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White Blood Cells Are Necessary for Pregnancy

Pregnant woman standing in the bedroom

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It is well known that white blood cells are important for a healthy immune system. What is less known is that certain white blood cells called macrophages are necessary for pregnancy to occur. Macrophages are prevalent in reproductive system tissues. Macrophages assist in the development of blood vessel networks in the ovary, which is vital for the production of the hormone progesterone. Progesterone plays a critical part in the implantation of an embryo in the uterus. Low macrophage numbers result in reduced progesterone levels and inadequate embryo implantation.

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There's Gold in Your Blood

liquid gold

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Human blood contains metals atoms including iron, chromium, manganese, zinc, lead, and copper. You may also be surprised to know that blood contains small amounts of gold. The human body has about 0.2 milligrams of gold that is mostly found in the blood.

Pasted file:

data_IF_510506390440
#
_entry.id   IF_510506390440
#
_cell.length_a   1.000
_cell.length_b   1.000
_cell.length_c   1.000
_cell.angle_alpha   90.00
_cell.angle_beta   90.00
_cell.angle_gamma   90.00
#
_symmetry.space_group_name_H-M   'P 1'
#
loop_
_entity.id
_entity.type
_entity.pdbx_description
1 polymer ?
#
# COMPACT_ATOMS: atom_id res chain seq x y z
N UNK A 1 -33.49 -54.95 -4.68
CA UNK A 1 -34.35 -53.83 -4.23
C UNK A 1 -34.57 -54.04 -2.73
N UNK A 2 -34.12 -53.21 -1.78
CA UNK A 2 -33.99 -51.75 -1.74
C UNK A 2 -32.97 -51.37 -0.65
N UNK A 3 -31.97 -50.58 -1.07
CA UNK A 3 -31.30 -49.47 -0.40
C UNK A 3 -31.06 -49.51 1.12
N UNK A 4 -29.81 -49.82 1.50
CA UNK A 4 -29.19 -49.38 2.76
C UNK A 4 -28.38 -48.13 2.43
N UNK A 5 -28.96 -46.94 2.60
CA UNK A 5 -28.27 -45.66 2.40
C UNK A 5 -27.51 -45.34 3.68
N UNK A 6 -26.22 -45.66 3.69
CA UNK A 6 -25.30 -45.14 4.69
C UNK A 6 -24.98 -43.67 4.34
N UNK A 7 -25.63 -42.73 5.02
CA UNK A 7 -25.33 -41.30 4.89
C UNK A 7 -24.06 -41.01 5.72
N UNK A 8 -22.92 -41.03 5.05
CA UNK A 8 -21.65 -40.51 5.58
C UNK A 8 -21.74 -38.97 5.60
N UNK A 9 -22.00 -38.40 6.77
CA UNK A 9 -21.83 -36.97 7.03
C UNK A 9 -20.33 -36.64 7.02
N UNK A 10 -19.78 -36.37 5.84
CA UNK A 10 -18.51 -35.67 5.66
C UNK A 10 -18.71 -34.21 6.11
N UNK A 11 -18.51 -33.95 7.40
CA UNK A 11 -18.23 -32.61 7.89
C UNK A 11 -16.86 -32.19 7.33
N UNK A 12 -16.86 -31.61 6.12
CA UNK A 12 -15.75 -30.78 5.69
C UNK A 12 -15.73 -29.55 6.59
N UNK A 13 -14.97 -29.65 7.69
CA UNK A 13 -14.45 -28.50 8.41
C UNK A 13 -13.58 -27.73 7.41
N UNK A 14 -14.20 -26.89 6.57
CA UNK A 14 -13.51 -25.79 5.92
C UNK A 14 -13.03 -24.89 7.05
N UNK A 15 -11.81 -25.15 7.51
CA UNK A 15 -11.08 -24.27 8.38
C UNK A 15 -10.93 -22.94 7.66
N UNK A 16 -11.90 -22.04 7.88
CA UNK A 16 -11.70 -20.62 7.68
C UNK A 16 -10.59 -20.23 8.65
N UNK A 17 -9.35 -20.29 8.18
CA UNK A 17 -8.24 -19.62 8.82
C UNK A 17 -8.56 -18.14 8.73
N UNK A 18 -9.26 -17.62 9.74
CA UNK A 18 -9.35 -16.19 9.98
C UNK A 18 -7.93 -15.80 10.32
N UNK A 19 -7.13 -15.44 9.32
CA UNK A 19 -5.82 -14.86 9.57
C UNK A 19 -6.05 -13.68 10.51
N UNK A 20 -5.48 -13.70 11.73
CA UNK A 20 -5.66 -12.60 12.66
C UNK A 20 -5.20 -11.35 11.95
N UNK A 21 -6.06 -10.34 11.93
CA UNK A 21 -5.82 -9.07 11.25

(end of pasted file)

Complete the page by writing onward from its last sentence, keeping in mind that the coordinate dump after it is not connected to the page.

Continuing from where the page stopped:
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Blood Cells Originate From Stem Cells

stem cells

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In humans, all blood cells originate from hematopoietic stem cells. About 95 percent of the body's blood cells are produced in the bone marrow. In an adult, most of the bone marrow is concentrated in the breastbone and in the bones of the spine and pelvis. Several other organs help to regulate the production of blood cells. These include the liver and lymphatic system structures such as the lymph nodesspleen, and thymus.

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Blood Cells Have Different Life Spans

Red blood cells and platelets in circulation